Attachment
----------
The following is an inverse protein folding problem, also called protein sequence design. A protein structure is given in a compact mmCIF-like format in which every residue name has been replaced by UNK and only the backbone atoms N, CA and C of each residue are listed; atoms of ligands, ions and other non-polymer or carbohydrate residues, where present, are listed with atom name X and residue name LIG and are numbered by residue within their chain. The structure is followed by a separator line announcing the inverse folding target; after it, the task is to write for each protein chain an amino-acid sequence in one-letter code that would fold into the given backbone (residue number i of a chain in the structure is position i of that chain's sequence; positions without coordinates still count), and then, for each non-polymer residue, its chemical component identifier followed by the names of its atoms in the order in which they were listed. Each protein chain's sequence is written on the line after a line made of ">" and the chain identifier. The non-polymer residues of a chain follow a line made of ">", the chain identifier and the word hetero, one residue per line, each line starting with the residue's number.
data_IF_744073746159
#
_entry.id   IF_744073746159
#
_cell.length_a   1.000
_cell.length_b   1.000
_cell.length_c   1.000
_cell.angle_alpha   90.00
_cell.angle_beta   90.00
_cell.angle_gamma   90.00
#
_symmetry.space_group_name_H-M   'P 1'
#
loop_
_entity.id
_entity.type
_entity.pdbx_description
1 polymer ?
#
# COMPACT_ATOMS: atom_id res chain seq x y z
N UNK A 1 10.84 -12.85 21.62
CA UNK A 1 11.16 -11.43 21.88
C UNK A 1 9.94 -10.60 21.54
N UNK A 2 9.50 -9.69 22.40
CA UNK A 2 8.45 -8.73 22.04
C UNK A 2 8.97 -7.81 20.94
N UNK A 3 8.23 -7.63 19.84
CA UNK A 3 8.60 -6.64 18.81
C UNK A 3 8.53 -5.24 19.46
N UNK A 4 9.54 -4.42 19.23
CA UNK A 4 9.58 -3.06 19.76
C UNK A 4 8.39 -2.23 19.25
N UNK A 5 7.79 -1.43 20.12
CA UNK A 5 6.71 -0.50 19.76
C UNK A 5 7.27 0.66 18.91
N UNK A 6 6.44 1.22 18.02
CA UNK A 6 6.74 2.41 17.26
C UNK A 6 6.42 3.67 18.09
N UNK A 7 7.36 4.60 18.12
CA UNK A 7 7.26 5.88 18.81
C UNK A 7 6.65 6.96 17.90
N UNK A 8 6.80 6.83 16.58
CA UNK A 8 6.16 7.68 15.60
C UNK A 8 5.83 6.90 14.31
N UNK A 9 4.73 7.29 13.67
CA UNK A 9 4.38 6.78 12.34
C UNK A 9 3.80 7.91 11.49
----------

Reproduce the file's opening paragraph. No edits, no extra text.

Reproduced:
The following is an inverse protein folding problem, also called protein sequence design. A protein structure is given in a compact mmCIF-like format in which every residue name has been replaced by UNK and only the backbone atoms N, CA and C of each residue are listed; atoms of ligands, ions and other non-polymer or carbohydrate residues, where present, are listed with atom name X and residue name LIG and are numbered by residue within their chain. The structure is followed by a separator line announcing the inverse folding target; after it, the task is to write for each protein chain an amino-acid sequence in one-letter code that would fold into the given backbone (residue number i of a chain in the structure is position i of that chain's sequence; positions without coordinates still count), and then, for each non-polymer residue, its chemical component identifier followed by the names of its atoms in the order in which they were listed. Each protein chain's sequence is written on the line after a line made of ">" and the chain identifier. The non-polymer residues of a chain follow a line made of ">", the chain identifier and the word hetero, one residue per line, each line starting with the residue's number.